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'Best' Places to Live With Autism All in Major Metro Areas: Survey

By Jenifer Goodwin
HealthDay Reporter

WEDNESDAY, April 13 (HealthDay News) -- After their 4-year-old daughter was diagnosed with autism last December, Kristen Paurus and her husband, Bill, sought out doctors and therapists who could help.

In their hometown of Sebeka, Minn., population 710, that's not easy.

The closest speech therapist is 40 minutes away, a drive their daughter, Brea, makes with her dad twice a week. It's a three-hour trip to Children's Hospitals and Clinics of Minnesota in Minneapolis, where Brea sees a neurologist, gastroenterologist, urologist and a behavioral pediatrician.

Kristen wants her daughter to see a behavior therapist, but the nearest one is two hours away. A representative from a statewide autism organization said it might be able to send a behavior therapist to her rural area, but two months later, she still doesn't have an appointment.

"It's so hard not being able to provide something for your daughter that could possibly help her so much," Kristen said.

The Pauruses are far from alone. About in 1 in 110 U.S. children -- and 1 in 70 boys -- has autism, and its prevalence is increasing.

Yet, nearly three-fourths of about 850 parents of children with an autism spectrum disorder surveyed by Autism Speaks said they're unable to access needed medical, educational or recreational services.

Based on the results of the online survey, Autism Speaks listed the best places for families with an autistic child to live. Parents in 10 major metropolitan areas -- New York, Los Angeles, Chicago, Cleveland, Philadelphia, Boston, northern New Jersey, Minneapolis/St. Paul, Seattle and Milwaukee -- tended to report better access to services.

"Many parents are telling us they have to drive too far, there are not enough services and it's too difficult to get the services even when they exist close by," said Mark Roithmayr, president of Autism Speaks, a New York City-based advocacy organization that funds autism research.

But among those who reported having difficulty, 67 percent said they regularly drive an hour or more for services.

Five of the 10 "best places" to live are in states that have enacted autism insurance reform that requires insurers to cover screening, diagnosis and treatment for people with autism. Overall, about half of states have enacted reforms, while others have legislation pending, according to Autism Speaks.

Besides reporting a lack of services, a majority of respondents (83 percent) said they had difficulty finding "appropriate" recreational activities, such as programs for kids with special needs.

Another challenge for families with an autistic child is balancing work with caregiving. Only about 55 percent said their employers had flexible policies that enable them to work and take care of their child.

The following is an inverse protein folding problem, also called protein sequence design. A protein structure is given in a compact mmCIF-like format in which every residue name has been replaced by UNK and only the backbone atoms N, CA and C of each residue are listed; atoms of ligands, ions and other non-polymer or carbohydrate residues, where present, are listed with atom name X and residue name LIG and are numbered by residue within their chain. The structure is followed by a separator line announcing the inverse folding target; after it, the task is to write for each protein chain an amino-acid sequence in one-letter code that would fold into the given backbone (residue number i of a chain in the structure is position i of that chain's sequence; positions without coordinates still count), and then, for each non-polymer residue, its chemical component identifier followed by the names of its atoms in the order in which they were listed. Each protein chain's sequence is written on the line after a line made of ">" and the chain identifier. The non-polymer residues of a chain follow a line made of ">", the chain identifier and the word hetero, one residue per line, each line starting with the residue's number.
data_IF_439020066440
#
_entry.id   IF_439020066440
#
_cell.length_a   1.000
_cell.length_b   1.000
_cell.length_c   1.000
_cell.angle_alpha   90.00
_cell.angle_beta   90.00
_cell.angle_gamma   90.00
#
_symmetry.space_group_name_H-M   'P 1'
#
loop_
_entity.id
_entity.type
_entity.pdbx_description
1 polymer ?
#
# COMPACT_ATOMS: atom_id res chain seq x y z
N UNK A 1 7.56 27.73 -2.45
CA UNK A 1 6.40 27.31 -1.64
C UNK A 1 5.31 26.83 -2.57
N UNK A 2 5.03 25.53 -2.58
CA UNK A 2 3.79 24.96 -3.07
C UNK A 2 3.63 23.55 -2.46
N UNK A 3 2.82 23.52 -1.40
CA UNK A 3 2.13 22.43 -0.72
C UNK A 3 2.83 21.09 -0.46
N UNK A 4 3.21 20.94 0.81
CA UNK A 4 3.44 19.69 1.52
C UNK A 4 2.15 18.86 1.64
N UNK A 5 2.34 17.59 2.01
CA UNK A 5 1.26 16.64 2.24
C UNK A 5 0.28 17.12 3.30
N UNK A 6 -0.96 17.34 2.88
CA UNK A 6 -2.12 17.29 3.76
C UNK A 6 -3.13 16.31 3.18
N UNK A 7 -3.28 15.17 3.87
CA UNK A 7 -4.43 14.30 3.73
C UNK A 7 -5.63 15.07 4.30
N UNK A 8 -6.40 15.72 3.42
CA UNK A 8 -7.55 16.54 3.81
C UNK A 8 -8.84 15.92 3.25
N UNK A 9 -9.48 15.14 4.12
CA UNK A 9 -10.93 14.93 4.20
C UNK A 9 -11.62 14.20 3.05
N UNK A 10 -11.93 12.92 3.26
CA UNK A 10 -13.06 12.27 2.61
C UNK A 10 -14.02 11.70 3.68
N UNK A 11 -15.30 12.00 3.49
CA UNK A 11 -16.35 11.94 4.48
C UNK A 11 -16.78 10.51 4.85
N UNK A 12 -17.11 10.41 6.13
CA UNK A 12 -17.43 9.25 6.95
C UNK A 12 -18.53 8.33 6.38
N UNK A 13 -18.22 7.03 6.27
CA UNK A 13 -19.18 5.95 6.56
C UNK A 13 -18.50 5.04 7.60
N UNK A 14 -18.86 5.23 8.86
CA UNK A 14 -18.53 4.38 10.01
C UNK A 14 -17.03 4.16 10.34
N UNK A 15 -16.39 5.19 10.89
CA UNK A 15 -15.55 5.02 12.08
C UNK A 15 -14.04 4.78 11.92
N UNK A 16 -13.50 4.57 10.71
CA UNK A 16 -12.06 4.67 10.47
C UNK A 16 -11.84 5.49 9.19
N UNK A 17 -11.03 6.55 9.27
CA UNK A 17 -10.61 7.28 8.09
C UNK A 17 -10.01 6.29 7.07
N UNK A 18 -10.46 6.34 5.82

"If you have a child or a teen with autism, often their needs consume almost every moment of your waking hours," Roithmayr said. "We have had so many instances in which the mom or dad has had to quit a job to stay at home to make sure the coordination of services is happening and that the child's needs were being met."

That's the decision the Pauruses made. Bill stopped working to care for Brea and their 2-year-old daughter, while Kristen kept her job, in large part because it offers good health insurance, which they need to pay for Brea's treatment, she said.

"This is affecting corporate America in huge ways, but corporate America has not addressed this yet," Roithmayr said. "A really good or family-friendly employer would understand that when you have a child with autism, at any moment of any day, you may have to be out of the office attending to his or her needs."

Despite the stress that can come from constant caregiving, few families said they could get respite care, which offers parents a break to run errands or go out to dinner without their child. Many parents of children with autism can't leave their child with the neighborhood babysitter.

"Respite services are not a luxury, they are a necessary service that allow families to successfully keep a child with autism in the home environment versus institutional care, and increases the overall wellness of all family members," said Patricia Wright, national director of autism services for Easter Seals, in a news release. "Every parent needs a break."

Friends and family can help by getting to know the child and offering to babysit, but more formal programs are needed, Roithmayr said.

Family is the major factor keeping the Paurus family in tiny Sebeka, despite the lack of services. Kristen and Bill grew up there, and both sets of parents, siblings, and plenty of aunts, uncles and cousins live nearby. They pitch in with babysitting, and Brea knows they love and accept her.

But if the behavioral therapist doesn't come through soon, the Pauruses might move to Minneapolis/St. Paul, and perhaps commute home on weekends.

"They say it's good for her to have people that love her and understand her around her," Kristen said. "So what do you do? Do you go somewhere you know nobody and don't have that support? Or do you stay where you are and don't get the professional services you feel you need?"

More information

The U.S. National Institute of Neurological Disorders and Stroke has more on autism.

SOURCES: Kristen Paurus, Sebeka, Minn.; Mark Roithmayr, president, Autism Speaks, New York City; Autism Speaks, news release, April 1, 2011

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